U.S. cheesemakers of all sizes are united around food safety. It is seen as a shared responsibility deeply embedded in members of the checkoff-founded Innovation Center for U.S. Dairy. It is not viewed as a competitive advantage for any one company.
This is why some of the country’s largest cheesemakers, such as Dairy Farmers of America, Hilmar, Leprino, Saputo, Schreiber, Tillamook, and others share their expertise and resources with companies that produce only a fraction of what they do. The prevailing attitude of Innovation Center members is that protecting consumers comes first and a black eye for one cheesemaker is a black eye for the entire dairy industry.
While artisanal and farmstead cheesemakers account for a small percentage of U.S. production volume, sales are growing and there is a surge of companies entering the industry. We’re all seeing more offerings in the mainstream retail case. Our longtime partners at the American Cheese Society (ACS) report there are more than 1,000 small U.S. cheesemakers, and the number will only grow.
Knowing many of them don’t have the same resources and expertise of the industry’s bigger players, the Innovation Center formed the Artisan Food Safety Advisory Team, which extends science-based support to help these companies with practices to maintain their commitment to safety and protect U.S. dairy’s reputation while growing sales.
The Innovation Center’s Listeria Research Consortium has primarily focused its funding on finding new tools for high-moisture/Hispanic style and surface-ripened cheeses, varieties normally produced by smaller companies, and historically, the cause of many food safety outbreaks.
Our outreach to cheesemakers of all sizes was on full display at last week’s ACS annual conference in Portland, Ore., where Innovation Center staff and volunteers conducted workshops and offered resources to attendees. Innovation Center sessions included a food safety training day – marking our 100th workshop – plus the roll-out of supplier management guidance and templates and a review of recent research findings on Listeria controls.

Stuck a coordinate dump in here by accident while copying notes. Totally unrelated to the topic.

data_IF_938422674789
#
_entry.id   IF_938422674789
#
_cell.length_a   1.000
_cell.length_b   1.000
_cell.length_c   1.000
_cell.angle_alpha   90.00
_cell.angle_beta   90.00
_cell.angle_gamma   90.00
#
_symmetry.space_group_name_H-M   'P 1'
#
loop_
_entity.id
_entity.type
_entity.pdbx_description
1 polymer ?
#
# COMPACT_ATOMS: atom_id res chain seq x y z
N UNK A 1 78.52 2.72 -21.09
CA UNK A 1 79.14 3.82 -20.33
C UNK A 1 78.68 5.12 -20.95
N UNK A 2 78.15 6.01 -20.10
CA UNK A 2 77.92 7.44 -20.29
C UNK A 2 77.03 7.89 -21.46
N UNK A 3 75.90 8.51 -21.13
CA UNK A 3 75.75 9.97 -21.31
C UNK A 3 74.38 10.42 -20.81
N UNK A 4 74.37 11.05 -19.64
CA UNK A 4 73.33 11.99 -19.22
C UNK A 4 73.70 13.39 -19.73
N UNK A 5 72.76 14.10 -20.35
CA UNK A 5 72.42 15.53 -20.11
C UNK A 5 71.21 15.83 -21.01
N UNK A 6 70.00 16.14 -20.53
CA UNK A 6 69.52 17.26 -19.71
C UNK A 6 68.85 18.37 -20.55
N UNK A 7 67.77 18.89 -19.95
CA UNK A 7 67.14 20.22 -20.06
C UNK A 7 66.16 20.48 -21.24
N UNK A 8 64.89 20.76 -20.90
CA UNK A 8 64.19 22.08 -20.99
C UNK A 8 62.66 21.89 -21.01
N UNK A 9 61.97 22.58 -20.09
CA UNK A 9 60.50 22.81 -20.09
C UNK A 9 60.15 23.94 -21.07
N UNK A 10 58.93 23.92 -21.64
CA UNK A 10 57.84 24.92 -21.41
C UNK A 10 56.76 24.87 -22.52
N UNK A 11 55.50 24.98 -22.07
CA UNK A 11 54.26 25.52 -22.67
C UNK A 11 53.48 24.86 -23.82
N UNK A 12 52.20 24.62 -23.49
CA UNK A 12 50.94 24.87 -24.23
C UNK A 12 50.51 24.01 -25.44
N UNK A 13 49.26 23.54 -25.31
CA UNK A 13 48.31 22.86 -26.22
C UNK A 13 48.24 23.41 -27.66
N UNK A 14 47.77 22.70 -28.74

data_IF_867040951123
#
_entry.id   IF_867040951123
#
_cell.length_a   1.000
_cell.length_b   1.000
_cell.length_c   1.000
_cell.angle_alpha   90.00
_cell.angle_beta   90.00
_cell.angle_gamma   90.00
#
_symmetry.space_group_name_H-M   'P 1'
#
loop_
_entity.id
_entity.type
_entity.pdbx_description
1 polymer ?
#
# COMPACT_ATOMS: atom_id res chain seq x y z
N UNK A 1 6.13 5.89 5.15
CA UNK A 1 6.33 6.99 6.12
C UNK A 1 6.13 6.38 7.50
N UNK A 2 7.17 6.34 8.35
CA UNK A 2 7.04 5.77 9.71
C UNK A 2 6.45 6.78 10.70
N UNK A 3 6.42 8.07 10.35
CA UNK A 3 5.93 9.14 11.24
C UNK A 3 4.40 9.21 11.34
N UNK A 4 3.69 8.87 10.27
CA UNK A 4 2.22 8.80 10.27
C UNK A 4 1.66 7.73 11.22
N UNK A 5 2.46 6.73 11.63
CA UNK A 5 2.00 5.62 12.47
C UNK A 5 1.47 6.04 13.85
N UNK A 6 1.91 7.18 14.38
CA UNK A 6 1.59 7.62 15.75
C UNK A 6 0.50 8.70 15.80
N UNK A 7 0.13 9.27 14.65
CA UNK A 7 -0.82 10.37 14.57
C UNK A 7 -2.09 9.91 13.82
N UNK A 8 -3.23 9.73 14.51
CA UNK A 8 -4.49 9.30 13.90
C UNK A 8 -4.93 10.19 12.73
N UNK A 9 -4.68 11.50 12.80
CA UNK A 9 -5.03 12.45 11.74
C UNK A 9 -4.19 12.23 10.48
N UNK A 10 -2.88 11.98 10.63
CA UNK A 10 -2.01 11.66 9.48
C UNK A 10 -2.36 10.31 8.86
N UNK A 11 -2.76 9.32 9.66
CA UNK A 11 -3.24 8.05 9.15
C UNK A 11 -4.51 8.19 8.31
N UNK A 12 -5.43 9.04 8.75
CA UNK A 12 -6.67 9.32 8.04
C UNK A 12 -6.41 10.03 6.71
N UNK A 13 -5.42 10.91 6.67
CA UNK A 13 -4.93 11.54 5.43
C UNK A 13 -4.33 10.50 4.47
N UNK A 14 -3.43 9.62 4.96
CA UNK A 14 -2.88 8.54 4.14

Our work with small processors has been continuous since 2012, with the Innovation Center convening an Artisan Food Safety Advisory Team four to six times a year to develop targeted tools, training, and programs. The Innovation Center has conducted 37 in-person artisan training sessions with more than 1,000 attending and offers Food Safety for Artisan/Farmstead Cheesemakers online. This course includes five science-based interactive segments focused on the importance of food safety, hazards, preventive controls, regulatory considerations, and environmental monitoring.
Over the years, we have developed a number of training guides and resources, which are available at usdairy.com/artisan and on the ACS-hosted site, www.safecheesemaking.org. Many materials are available in Spanish and more will be launched this fall.
Our latest resources include a 50-state tool to help companies find local support, and a supplier controls guide to further assist with their food safety protocols. I’ll also note there is similar growth of small ice cream companies in the U.S., and we have resources for them at www.safeicecream.org.
It’s gratifying to see how strongly the U.S. dairy industry shares a common belief that food safety is something we all must rally around regardless of production figures. In the case of U.S. cheesemakers, big and small are united for the greater good.